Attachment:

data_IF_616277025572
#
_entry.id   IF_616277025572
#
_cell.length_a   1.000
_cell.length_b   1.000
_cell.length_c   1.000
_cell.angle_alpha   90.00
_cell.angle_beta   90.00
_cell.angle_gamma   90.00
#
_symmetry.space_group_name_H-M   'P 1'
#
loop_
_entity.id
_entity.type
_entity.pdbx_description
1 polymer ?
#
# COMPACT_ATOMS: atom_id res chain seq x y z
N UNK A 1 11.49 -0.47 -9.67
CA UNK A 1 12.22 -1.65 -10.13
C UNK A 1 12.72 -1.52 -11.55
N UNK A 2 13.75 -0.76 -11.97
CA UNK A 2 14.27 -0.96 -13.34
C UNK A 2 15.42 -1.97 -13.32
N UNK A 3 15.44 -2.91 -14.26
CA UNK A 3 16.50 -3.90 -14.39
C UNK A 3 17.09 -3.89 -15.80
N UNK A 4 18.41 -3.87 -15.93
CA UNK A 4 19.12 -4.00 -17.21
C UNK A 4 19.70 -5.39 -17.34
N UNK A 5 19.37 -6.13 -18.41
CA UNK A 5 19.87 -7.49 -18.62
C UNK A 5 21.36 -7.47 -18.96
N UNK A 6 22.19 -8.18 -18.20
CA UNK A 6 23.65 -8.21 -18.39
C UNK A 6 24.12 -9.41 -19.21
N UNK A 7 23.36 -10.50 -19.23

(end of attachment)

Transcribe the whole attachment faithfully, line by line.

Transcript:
data_IF_616277025572
#
_entry.id   IF_616277025572
#
_cell.length_a   1.000
_cell.length_b   1.000
_cell.length_c   1.000
_cell.angle_alpha   90.00
_cell.angle_beta   90.00
_cell.angle_gamma   90.00
#
_symmetry.space_group_name_H-M   'P 1'
#
loop_
_entity.id
_entity.type
_entity.pdbx_description
1 polymer ?
#
# COMPACT_ATOMS: atom_id res chain seq x y z
N UNK A 1 11.49 -0.47 -9.67
CA UNK A 1 12.22 -1.65 -10.13
C UNK A 1 12.72 -1.52 -11.55
N UNK A 2 13.75 -0.76 -11.97
CA UNK A 2 14.27 -0.96 -13.34
C UNK A 2 15.42 -1.97 -13.32
N UNK A 3 15.44 -2.91 -14.26
CA UNK A 3 16.50 -3.90 -14.39
C UNK A 3 17.09 -3.89 -15.80
N UNK A 4 18.41 -3.87 -15.93
CA UNK A 4 19.12 -4.00 -17.21
C UNK A 4 19.70 -5.39 -17.34
N UNK A 5 19.37 -6.13 -18.41
CA UNK A 5 19.87 -7.49 -18.62
C UNK A 5 21.36 -7.47 -18.96
N UNK A 6 22.19 -8.18 -18.20
CA UNK A 6 23.65 -8.21 -18.39
C UNK A 6 24.12 -9.41 -19.21
N UNK A 7 23.36 -10.50 -19.23